From the exterior it looks like little more than a hole in the wall. A sign on the window explains that the restaurant has recently completed renovations, and so the staff are currently working to get back to “Yokozuna standards.”
But, the interior of the restaurant is in high contrast to its modest exterior. Recently renovated to reflect a modern take on Japanese cuisine, the room is softly lit and decorated in minimalist dcor. The sushi bar follows the back wall of the crescent shape dining room, giving diners a multi-angled view of the food preparation.
So far, so good.
First up is the takoyaki, a golden battered ball stuffed with octopus, green onion and red ginger, then topped with dried bonito flakes and a tangy, sweet katsu sauce. The ball’s initial crispness gives way to a melt-in-your-mouth savoury experience accented with the katsu and a salty kick from the seaweed.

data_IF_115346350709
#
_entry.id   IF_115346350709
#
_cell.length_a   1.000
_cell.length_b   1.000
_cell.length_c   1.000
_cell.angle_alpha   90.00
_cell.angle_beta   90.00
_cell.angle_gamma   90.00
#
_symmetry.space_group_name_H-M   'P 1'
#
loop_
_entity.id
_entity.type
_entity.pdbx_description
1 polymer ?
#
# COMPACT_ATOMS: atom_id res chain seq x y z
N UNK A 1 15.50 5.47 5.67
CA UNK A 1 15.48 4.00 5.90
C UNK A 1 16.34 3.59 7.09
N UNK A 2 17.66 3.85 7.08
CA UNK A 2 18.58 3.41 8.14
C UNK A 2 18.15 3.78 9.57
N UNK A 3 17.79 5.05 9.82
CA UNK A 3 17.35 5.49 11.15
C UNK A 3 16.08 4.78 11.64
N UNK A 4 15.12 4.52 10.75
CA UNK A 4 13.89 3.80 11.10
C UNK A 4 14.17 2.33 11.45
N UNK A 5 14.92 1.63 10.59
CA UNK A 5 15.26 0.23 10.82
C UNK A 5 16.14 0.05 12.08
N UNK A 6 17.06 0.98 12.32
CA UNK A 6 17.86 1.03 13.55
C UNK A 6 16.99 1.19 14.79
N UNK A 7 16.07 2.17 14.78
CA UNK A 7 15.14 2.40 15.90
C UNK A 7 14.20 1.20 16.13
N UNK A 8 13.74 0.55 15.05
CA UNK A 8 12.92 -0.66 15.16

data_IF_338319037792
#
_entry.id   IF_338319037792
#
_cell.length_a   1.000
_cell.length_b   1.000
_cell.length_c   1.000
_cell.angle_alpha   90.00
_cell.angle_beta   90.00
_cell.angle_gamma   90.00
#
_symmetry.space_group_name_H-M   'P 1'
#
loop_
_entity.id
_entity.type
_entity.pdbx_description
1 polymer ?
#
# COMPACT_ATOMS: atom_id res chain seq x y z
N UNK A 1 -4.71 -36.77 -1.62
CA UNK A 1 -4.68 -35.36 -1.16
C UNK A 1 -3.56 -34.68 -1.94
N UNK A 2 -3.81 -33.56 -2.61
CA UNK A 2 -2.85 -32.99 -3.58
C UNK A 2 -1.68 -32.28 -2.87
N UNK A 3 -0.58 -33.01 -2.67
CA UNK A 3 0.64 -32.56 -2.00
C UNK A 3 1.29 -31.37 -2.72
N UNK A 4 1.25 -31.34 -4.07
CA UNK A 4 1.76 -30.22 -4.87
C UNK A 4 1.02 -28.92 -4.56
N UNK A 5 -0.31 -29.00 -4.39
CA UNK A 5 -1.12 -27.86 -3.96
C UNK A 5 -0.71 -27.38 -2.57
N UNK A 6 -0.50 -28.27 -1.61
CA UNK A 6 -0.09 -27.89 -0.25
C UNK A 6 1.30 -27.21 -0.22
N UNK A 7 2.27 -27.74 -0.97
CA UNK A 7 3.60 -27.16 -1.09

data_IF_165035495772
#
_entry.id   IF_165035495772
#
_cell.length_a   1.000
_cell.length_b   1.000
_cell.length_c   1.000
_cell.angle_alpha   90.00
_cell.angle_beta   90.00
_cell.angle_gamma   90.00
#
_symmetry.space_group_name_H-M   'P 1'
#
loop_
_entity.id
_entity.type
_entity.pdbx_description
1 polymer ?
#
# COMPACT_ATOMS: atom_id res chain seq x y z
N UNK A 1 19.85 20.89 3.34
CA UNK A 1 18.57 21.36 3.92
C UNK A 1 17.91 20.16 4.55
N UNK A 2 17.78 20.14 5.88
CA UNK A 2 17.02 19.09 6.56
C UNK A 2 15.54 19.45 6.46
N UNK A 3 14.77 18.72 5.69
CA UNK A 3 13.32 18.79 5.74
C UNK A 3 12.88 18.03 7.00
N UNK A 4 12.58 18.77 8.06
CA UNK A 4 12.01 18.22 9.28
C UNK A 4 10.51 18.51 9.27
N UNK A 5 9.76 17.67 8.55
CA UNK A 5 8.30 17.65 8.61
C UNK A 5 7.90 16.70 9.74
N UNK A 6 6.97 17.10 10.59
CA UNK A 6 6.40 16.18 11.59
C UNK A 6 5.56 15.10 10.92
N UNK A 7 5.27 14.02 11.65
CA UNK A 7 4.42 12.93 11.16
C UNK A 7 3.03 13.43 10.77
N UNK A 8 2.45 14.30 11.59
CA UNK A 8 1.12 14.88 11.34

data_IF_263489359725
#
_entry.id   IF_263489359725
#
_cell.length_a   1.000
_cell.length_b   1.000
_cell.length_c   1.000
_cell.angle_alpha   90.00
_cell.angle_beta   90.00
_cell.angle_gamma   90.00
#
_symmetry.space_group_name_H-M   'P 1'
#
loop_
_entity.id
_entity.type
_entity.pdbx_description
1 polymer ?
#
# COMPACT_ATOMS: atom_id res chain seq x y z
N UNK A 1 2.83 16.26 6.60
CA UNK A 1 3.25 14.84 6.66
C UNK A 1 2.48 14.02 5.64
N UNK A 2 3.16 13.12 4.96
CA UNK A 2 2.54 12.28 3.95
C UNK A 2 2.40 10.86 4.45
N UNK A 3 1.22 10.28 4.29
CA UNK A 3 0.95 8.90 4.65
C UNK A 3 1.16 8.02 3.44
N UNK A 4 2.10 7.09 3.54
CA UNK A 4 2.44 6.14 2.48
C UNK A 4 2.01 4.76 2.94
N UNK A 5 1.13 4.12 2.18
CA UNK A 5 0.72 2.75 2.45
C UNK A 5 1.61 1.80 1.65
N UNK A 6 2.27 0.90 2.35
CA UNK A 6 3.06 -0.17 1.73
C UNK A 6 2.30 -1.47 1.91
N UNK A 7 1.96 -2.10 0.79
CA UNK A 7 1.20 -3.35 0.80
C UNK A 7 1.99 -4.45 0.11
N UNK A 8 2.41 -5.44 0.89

Our expectations are blown away, once again, with the arrival of our tacos. Tat’s tuna tacos feature a crispy gyoza wrapper topped with blackened tuna, a garlic-laden guacamole and spicy aioli. Meanwhile, Roy’s butakaku tacos meld soft tortillas and perfectly grilled pork belly with a house-made salsa fresca. Unlike a traditional taco, this one’s spice is well delivered from a healthy drizzling of hot karashi aioli.
We end the meal with the black dragon – a maki roll packed with a buttery scallop, well-done barbecued eel, fluorescent orange tobiko and fresh avocado, topped with a thick and sweet teriyaki sauce. But we’re left with one lingering question: If this is Yokozuna at its lowest standard, what it like at its highest? Rest assured, we will return to find out.